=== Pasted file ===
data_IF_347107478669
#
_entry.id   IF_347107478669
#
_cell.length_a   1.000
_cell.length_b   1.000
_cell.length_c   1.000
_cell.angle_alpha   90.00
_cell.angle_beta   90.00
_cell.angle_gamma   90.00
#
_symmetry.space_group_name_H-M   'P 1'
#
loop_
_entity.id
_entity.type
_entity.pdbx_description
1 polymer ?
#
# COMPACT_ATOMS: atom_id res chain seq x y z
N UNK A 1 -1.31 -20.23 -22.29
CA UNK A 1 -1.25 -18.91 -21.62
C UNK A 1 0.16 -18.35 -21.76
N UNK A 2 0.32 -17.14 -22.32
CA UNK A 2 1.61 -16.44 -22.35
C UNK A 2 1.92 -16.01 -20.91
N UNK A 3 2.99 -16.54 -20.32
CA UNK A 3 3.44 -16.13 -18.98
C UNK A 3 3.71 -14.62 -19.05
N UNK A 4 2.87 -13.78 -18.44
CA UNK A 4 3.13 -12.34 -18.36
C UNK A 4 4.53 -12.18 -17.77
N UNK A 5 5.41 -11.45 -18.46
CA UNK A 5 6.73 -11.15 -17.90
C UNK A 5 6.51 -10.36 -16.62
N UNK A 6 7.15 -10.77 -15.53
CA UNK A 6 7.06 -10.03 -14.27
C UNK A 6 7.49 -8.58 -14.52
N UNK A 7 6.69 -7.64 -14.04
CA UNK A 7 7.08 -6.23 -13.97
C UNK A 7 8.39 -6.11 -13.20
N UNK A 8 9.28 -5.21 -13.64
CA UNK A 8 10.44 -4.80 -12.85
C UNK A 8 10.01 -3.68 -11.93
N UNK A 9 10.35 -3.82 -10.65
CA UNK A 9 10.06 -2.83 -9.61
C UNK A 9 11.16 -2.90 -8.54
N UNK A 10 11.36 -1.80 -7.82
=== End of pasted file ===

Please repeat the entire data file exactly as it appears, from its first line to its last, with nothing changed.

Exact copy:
data_IF_347107478669
#
_entry.id   IF_347107478669
#
_cell.length_a   1.000
_cell.length_b   1.000
_cell.length_c   1.000
_cell.angle_alpha   90.00
_cell.angle_beta   90.00
_cell.angle_gamma   90.00
#
_symmetry.space_group_name_H-M   'P 1'
#
loop_
_entity.id
_entity.type
_entity.pdbx_description
1 polymer ?
#
# COMPACT_ATOMS: atom_id res chain seq x y z
N UNK A 1 -1.31 -20.23 -22.29
CA UNK A 1 -1.25 -18.91 -21.62
C UNK A 1 0.16 -18.35 -21.76
N UNK A 2 0.32 -17.14 -22.32
CA UNK A 2 1.61 -16.44 -22.35
C UNK A 2 1.92 -16.01 -20.91
N UNK A 3 2.99 -16.54 -20.32
CA UNK A 3 3.44 -16.13 -18.98
C UNK A 3 3.71 -14.62 -19.05
N UNK A 4 2.87 -13.78 -18.44
CA UNK A 4 3.13 -12.34 -18.36
C UNK A 4 4.53 -12.18 -17.77
N UNK A 5 5.41 -11.45 -18.46
CA UNK A 5 6.73 -11.15 -17.90
C UNK A 5 6.51 -10.36 -16.62
N UNK A 6 7.15 -10.77 -15.53
CA UNK A 6 7.06 -10.03 -14.27
C UNK A 6 7.49 -8.58 -14.52
N UNK A 7 6.69 -7.64 -14.04
CA UNK A 7 7.08 -6.23 -13.97
C UNK A 7 8.39 -6.11 -13.20
N UNK A 8 9.28 -5.21 -13.64
CA UNK A 8 10.44 -4.80 -12.85
C UNK A 8 10.01 -3.68 -11.93
N UNK A 9 10.35 -3.82 -10.65
CA UNK A 9 10.06 -2.83 -9.61
C UNK A 9 11.16 -2.90 -8.54
N UNK A 10 11.36 -1.80 -7.82